Jacaranda Mimosifolia Print

Jacaranda mimosifolia is a genus of 49 species of flowering plants in the family Bignoniaceae, native to tropical and subtropical regions of South America (especially Argentina, Brazil, Peru andUruguay), Central America, Mexico, and the Caribbean.

It is found throughout the Americas and Caribbean, and has been introduced toAustralia, New Zealand, India, Fiji and parts of Africa.

The genus name is also used as the common name. he species are shrubs to large trees ranging in size from 2 to 30 m (6.6 to 98 ft) tall.

 

The leaves are bipinnate in most species, pinnate or simple in a few species. The flowers are produced in conspicuous largepanicles, each flower with a five-lobed blue to purple-blue corolla a few species have white flowers. The fruit is an oblong to oval flattenedcapsule containing numerous slender seeds. Season: Flowers in the spring or summer in its natural environment. Difficulty quotient: Rather easy, but cannot stand low temperatures.

Some of the leaves will drop off each fall.

 

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Grow Jacaranda Mimosifolia from seeds

 

Size and growth rate: Jacarandas seldom grow taller than about three feet when grown in pots. Outdoors they can grow to 40-50 feet.

 

Flowering and fragrance: Potted plants won't flower indoors, but plants grown in a greenhouse or in tu sub-tropics will flower yearly. The tree grows wild in warm, frost-free climates, and flowers each year with masses of fragrant, lavender-blue flowers. The seed pods are woody, mahogany-colored and flat. The seeds are similar to a chestnut.They hang on the tree for many months.

 

Light and temperature: Jacaranda likes warmth and sunshine but cannot stand drafts or temperatures below 62°F. It can stand in a sunny window until it gets too big. Afterwards it is best suited to the greenhouse. Watering and feeding: Plants should be watered regularly. In summer, water liberally and spray the leaves 2-3 times a week. In winter, water more sparingly and donnot feed. From March to September, feed once every 2-3 weeks. Soil and transplanting: When the plant is well established it should be transplanted each spring.

 

The soil should be rich and well-drained. Grooming: As soon as the plant has reached teh desired height it can be clipped back. In the wild, this tree usually has broad crown, but it can be shaped and clipped to make it more bushy. Environment: The plant is well-suited to be a background tree in the greenhouse. It can also decorate the windowsill until it grows too large.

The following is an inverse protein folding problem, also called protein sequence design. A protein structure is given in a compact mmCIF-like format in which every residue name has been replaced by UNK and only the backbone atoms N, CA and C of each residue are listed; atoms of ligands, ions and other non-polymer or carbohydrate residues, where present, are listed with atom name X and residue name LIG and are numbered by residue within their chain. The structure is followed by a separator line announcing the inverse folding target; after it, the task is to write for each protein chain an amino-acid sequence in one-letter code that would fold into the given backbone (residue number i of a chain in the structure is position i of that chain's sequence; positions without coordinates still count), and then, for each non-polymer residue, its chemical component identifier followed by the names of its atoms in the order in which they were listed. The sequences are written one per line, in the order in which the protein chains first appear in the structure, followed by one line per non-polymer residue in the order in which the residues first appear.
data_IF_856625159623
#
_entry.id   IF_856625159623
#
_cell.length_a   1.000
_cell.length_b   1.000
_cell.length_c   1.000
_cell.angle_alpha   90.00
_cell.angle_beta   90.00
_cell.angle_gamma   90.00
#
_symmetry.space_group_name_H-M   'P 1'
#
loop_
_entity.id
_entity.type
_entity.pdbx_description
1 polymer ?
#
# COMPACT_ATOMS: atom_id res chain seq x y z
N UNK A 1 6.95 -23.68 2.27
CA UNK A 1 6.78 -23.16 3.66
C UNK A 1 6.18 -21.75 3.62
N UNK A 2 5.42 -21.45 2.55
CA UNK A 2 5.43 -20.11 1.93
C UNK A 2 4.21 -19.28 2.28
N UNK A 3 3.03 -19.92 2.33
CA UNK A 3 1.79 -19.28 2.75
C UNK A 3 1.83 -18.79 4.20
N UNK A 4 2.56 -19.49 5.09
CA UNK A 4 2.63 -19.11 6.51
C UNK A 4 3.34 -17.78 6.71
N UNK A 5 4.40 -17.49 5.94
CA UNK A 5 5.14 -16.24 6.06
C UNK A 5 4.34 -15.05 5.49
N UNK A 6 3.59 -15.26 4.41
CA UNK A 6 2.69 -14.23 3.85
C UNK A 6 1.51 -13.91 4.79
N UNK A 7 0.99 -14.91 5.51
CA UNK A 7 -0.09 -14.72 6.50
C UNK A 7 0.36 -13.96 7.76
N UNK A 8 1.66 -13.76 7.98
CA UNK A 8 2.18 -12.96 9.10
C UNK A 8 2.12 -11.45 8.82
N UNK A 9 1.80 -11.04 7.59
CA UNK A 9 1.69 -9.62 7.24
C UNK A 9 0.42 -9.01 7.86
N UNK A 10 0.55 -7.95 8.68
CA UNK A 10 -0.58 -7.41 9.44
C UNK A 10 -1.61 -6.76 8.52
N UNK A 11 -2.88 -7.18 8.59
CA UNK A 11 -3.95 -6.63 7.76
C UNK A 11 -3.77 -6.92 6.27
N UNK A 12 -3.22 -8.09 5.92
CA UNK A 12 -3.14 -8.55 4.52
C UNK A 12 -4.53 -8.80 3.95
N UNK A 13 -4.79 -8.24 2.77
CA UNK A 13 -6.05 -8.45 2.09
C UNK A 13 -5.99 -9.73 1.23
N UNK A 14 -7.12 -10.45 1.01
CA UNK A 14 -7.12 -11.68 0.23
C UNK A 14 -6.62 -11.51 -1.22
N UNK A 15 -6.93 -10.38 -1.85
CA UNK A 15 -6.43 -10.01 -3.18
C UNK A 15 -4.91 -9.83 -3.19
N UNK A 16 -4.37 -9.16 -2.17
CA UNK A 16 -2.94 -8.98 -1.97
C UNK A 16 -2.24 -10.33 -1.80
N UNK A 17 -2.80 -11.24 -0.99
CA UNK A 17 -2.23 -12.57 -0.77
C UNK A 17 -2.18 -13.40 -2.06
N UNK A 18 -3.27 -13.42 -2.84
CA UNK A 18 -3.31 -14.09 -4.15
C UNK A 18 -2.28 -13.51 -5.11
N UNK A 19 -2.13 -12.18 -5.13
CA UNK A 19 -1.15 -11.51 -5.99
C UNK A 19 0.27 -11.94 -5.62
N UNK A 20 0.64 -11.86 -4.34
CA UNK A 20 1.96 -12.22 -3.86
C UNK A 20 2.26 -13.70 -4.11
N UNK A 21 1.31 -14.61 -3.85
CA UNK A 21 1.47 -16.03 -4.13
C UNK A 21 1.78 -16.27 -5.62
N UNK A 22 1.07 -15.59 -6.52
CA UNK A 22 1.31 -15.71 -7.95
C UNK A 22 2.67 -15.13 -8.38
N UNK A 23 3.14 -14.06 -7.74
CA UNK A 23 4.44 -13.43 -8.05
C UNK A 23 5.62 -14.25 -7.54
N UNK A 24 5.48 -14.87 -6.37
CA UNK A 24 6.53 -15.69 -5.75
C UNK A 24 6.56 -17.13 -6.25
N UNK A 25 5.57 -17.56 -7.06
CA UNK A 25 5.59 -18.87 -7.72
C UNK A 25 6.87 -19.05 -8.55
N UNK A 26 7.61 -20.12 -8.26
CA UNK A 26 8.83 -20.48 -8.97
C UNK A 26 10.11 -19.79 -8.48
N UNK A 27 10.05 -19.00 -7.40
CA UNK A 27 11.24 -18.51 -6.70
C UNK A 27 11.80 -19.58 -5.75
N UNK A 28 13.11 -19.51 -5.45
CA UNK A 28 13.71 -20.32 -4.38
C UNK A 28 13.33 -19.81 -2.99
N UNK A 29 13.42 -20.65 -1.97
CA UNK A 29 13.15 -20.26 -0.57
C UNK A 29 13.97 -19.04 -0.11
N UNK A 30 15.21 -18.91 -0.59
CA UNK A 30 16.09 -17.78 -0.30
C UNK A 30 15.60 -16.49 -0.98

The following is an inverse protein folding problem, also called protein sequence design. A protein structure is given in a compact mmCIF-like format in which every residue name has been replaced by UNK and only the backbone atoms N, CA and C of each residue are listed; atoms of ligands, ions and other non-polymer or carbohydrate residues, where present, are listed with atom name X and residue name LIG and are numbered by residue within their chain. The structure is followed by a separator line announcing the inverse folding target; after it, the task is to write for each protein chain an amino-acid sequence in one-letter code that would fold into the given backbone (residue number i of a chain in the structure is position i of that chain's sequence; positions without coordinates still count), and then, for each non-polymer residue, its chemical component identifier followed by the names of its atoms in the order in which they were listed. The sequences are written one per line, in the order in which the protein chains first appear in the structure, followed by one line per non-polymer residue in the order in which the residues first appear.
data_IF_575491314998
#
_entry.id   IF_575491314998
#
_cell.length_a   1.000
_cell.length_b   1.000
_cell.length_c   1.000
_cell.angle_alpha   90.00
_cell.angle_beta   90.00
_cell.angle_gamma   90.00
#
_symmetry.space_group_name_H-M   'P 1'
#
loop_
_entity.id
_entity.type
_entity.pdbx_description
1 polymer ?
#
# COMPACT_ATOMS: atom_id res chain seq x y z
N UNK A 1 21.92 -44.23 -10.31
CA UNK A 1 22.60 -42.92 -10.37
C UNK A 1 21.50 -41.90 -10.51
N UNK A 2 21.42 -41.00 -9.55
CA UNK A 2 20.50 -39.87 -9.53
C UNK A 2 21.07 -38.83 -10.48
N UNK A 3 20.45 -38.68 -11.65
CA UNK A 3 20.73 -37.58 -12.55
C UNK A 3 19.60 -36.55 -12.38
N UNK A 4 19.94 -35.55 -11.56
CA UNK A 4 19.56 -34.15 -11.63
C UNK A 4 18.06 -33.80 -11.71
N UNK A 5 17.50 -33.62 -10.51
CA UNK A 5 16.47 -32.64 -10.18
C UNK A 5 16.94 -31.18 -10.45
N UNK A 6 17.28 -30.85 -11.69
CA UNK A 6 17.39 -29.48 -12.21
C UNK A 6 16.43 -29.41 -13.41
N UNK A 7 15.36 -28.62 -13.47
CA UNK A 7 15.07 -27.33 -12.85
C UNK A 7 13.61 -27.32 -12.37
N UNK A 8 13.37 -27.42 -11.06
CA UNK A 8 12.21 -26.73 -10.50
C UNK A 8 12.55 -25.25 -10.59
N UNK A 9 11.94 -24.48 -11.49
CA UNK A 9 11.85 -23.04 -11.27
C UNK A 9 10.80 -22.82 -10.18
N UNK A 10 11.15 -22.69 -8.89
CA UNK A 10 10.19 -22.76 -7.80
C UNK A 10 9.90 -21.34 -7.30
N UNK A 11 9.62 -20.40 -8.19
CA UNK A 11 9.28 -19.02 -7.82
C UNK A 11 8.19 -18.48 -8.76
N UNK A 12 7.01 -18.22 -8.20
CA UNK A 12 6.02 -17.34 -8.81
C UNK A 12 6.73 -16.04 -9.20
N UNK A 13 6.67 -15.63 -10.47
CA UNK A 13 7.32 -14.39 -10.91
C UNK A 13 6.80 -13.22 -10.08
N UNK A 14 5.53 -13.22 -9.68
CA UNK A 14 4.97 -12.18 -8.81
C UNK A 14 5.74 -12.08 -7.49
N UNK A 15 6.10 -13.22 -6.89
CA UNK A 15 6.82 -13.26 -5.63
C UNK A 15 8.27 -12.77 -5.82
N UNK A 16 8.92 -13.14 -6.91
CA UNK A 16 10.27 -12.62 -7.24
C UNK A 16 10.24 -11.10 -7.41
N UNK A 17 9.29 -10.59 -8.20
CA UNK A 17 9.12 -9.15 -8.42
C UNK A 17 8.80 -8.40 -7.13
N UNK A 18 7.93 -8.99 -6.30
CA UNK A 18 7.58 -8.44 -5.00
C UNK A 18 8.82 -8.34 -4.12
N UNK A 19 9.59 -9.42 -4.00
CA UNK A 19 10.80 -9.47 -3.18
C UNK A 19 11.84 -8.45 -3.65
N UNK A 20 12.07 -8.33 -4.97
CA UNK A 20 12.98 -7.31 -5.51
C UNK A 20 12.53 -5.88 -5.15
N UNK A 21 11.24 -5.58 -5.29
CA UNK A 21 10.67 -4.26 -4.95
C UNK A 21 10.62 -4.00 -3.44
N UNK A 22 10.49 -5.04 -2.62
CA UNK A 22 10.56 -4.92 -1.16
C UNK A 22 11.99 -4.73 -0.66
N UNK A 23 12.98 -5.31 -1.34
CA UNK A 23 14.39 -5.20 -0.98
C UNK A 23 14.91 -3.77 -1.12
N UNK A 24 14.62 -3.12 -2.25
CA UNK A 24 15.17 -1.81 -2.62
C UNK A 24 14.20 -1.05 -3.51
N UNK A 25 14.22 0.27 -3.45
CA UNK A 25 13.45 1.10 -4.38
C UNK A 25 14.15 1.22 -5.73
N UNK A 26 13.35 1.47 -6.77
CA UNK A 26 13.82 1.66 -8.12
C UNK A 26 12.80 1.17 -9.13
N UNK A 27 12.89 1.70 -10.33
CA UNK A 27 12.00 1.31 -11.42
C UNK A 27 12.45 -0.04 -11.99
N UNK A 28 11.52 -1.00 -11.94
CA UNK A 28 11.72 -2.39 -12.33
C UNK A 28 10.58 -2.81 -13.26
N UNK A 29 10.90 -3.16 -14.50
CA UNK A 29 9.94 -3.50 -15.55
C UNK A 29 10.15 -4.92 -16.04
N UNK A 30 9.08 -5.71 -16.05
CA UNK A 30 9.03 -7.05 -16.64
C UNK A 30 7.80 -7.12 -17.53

Season: Flowers in the spring or summer in its natural environment. Difficulty quotient: Rather easy, but cannot stand low temperatures. Some of the leaves will drop off each fall. Size and growth rate: Jacarandas seldom grow taller than about three feet when grown in pots. Outdoors they can grow to 40-50 feet.

 

Flowering and fragrance: Potted plants won't flower indoors, but plants grown in a greenhouse or in tu sub-tropics will flower yearly. The tree grows wild in warm, frost-free climates, and flowers each year with masses of fragrant, lavender-blue flowers. The seed pods are woody, mahogany-colored and flat. The seeds are similar to a chestnut. They hang on the tree for many months. Light and temperature: Jacaranda likes warmth and sunshine but cannot stand drafts or temperatures below 62°F. It can stand in a sunny window until it gets too big.

 

Afterwards it is best suited to the greenhouse. Watering and feeding: Plants should be watered regularly. In summer, water liberally and spray the leaves 2-3 times a week. In winter, water more sparingly and donnot feed. From March to September, feed once every 2-3 weeks. Soil and transplanting: When the plant is well established it should be transplanted each spring. The soil should be rich and well-drained. Grooming: As soon as the plant has reached teh desired height it can be clipped back. In the wild, this tree usually has broad crown, but it can be shaped and clipped to make it more bushy. Environment: The plant is well-suited to be a background tree in the greenhouse. It can also decorate the windowsill until it grows too large.

 

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